Professor in Residence, Department of Architecture, GSD, Harvard University, Cambridge MA, USA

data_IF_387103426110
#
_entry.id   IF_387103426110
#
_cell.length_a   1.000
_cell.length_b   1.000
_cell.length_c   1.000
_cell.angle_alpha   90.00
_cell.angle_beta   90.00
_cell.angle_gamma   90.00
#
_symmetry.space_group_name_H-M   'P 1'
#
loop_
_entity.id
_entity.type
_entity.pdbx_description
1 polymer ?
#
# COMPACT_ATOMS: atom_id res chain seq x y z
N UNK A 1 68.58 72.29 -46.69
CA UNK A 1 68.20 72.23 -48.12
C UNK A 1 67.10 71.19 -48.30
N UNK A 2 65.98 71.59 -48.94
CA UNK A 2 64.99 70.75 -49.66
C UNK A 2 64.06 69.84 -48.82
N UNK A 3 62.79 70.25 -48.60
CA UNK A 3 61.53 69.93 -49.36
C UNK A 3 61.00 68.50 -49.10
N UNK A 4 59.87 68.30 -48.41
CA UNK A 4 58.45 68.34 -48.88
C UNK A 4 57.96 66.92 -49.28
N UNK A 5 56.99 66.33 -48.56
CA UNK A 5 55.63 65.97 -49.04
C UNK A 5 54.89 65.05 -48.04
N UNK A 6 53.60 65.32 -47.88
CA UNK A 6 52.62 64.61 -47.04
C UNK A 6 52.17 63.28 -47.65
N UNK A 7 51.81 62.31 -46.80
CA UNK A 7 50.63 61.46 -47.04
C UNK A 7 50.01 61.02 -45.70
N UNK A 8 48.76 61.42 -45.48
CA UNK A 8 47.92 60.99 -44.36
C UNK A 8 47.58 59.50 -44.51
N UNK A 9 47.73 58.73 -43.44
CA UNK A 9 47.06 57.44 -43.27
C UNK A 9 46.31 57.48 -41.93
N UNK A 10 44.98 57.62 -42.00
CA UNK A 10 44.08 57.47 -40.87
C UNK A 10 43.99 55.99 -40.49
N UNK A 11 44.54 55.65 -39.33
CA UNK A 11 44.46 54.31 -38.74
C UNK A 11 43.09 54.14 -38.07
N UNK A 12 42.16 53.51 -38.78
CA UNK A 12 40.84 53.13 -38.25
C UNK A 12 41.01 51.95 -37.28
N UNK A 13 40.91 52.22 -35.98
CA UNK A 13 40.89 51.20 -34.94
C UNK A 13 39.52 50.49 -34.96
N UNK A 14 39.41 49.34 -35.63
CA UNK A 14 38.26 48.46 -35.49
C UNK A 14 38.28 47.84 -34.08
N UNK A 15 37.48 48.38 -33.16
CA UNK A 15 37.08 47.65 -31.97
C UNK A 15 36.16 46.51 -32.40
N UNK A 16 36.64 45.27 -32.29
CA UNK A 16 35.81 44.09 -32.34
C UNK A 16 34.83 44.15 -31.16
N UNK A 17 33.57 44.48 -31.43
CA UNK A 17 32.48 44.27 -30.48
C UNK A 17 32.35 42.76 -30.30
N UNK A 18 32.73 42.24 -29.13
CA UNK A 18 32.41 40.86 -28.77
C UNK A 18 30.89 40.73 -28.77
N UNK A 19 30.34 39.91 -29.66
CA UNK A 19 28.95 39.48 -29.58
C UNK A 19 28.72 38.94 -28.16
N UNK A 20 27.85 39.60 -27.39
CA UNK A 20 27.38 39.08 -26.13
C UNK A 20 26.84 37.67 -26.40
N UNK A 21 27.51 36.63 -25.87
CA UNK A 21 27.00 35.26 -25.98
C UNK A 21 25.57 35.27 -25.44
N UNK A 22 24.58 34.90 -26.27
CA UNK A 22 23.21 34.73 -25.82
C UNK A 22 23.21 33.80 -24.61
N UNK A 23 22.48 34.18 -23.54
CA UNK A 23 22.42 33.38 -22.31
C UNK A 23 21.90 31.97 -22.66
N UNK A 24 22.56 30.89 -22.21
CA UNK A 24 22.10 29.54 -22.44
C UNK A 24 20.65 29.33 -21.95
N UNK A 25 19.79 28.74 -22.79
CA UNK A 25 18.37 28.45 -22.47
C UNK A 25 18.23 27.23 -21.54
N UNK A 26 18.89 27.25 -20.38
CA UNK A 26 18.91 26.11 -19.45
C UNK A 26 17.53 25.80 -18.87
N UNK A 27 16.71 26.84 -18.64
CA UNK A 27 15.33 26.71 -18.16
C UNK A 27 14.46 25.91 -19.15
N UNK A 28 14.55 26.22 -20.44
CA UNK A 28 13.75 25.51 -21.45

The essay discusses the urban form problem in contemporary American mid-size cities, and the relationships between urban growth and residential models, in the light of ongoing demographic, economic, and environmental phenomena. Rediscussing typical urban growth models in American cities is key for the sustainable future of these communities. In a time of significant climatic transformation, traditional city models must be updated to generate renewed climate-resilient urban forms. That means reducing waste heat and greenhouse gas emissions through compact neighborhoods that integrate energy efficiency with transit and walkability. The first part of the essay introduces the topic of urban growth in the United States. Ongoing urbanization is considered in relationship to emerging climate phenomena, change in demographics, and housing market trends. The second part discusses the current planning debate in Oklahoma City (OKC), one of the largest and most populated cities in Central United States. In addition, the essay presents a selection of recent infill housing developments for OKC’s urban core, discussing how they are contributing to the debate on sustainable urban growth in the city.